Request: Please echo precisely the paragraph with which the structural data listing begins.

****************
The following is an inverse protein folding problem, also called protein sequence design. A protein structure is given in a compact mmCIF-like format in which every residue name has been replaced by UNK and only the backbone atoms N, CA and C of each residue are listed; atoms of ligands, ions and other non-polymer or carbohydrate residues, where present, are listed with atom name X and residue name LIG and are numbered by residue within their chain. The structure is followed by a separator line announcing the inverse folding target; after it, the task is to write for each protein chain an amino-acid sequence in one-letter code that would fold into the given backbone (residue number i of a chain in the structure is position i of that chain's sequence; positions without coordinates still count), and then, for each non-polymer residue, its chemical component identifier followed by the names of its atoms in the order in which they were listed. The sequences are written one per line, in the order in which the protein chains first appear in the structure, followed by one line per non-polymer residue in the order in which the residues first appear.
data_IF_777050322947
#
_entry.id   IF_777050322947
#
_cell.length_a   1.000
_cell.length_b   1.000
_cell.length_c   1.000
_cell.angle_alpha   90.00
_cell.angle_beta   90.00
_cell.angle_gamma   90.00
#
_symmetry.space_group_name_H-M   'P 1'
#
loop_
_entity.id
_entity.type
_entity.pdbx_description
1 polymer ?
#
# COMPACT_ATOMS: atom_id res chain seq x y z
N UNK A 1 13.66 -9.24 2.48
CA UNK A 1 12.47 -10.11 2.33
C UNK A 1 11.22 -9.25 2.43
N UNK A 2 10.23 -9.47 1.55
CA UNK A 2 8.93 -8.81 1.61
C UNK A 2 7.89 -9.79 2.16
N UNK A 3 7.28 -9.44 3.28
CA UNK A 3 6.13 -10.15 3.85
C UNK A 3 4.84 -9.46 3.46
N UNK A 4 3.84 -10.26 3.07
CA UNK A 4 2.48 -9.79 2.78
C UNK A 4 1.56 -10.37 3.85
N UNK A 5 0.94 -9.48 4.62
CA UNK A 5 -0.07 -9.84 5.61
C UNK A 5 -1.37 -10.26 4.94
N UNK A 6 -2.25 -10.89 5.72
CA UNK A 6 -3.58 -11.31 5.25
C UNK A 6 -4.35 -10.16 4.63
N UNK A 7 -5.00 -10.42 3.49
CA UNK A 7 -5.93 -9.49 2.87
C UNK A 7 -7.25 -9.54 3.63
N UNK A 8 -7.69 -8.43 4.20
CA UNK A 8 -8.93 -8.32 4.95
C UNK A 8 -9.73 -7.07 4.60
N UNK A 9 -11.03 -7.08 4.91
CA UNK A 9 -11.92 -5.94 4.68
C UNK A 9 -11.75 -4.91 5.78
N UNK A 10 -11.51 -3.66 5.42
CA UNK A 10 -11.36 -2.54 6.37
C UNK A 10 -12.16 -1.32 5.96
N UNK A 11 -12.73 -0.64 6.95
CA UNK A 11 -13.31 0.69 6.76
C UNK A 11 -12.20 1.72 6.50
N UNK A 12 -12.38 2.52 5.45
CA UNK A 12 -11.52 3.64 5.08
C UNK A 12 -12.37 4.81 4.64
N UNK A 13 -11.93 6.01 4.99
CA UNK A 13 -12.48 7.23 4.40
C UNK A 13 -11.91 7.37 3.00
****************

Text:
The following is an inverse protein folding problem, also called protein sequence design. A protein structure is given in a compact mmCIF-like format in which every residue name has been replaced by UNK and only the backbone atoms N, CA and C of each residue are listed; atoms of ligands, ions and other non-polymer or carbohydrate residues, where present, are listed with atom name X and residue name LIG and are numbered by residue within their chain. The structure is followed by a separator line announcing the inverse folding target; after it, the task is to write for each protein chain an amino-acid sequence in one-letter code that would fold into the given backbone (residue number i of a chain in the structure is position i of that chain's sequence; positions without coordinates still count), and then, for each non-polymer residue, its chemical component identifier followed by the names of its atoms in the order in which they were listed. The sequences are written one per line, in the order in which the protein chains first appear in the structure, followed by one line per non-polymer residue in the order in which the residues first appear.